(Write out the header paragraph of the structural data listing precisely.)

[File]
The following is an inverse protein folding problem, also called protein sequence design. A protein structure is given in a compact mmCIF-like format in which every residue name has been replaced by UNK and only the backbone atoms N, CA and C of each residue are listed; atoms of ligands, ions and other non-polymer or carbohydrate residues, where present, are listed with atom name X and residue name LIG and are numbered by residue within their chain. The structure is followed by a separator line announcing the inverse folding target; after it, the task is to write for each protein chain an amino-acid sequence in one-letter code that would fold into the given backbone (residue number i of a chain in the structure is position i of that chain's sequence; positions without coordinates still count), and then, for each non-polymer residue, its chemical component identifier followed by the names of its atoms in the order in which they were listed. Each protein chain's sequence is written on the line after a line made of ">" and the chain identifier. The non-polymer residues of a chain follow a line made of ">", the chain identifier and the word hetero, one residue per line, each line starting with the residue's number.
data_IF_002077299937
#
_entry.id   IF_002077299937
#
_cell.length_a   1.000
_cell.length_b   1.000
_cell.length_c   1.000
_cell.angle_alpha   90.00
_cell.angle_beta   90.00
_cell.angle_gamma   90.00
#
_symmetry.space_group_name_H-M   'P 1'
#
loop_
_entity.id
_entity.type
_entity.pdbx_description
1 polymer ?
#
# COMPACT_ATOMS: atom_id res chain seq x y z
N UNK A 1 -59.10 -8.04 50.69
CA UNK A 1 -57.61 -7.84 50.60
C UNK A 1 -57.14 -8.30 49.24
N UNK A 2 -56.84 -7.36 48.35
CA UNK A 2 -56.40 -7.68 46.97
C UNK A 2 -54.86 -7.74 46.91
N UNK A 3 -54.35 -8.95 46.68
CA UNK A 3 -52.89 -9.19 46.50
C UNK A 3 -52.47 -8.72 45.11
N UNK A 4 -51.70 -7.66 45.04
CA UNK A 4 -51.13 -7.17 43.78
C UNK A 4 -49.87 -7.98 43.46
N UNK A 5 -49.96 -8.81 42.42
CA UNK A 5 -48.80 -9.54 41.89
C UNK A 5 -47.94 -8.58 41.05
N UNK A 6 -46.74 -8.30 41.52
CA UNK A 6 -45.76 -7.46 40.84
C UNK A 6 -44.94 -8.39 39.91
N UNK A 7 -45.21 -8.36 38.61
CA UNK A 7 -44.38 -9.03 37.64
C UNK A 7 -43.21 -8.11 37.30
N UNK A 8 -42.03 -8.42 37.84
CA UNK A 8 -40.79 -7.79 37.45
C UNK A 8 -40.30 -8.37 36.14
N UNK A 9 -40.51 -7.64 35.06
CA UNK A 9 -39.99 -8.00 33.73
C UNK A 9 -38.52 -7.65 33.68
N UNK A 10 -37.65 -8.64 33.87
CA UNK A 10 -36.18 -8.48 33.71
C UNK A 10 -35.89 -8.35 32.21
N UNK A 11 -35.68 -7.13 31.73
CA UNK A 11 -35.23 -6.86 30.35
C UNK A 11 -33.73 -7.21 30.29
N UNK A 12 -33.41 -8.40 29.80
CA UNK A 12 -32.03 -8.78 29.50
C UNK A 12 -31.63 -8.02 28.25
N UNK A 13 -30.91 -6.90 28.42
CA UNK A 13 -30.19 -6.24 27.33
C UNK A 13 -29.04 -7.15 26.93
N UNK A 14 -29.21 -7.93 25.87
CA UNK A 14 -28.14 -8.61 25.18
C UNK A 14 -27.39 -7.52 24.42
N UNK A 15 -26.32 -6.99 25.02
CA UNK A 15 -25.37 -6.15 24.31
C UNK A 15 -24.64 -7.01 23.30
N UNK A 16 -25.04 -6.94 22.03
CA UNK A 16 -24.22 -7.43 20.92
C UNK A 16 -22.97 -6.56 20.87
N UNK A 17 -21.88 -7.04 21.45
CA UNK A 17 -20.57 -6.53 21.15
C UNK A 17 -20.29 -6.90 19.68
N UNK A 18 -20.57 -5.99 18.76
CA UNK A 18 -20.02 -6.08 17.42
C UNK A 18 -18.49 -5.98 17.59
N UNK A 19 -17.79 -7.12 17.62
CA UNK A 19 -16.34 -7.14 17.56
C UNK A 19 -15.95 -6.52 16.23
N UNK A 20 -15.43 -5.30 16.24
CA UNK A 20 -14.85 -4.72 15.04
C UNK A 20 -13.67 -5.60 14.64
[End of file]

The following is an inverse protein folding problem, also called protein sequence design. A protein structure is given in a compact mmCIF-like format in which every residue name has been replaced by UNK and only the backbone atoms N, CA and C of each residue are listed; atoms of ligands, ions and other non-polymer or carbohydrate residues, where present, are listed with atom name X and residue name LIG and are numbered by residue within their chain. The structure is followed by a separator line announcing the inverse folding target; after it, the task is to write for each protein chain an amino-acid sequence in one-letter code that would fold into the given backbone (residue number i of a chain in the structure is position i of that chain's sequence; positions without coordinates still count), and then, for each non-polymer residue, its chemical component identifier followed by the names of its atoms in the order in which they were listed. Each protein chain's sequence is written on the line after a line made of ">" and the chain identifier. The non-polymer residues of a chain follow a line made of ">", the chain identifier and the word hetero, one residue per line, each line starting with the residue's number.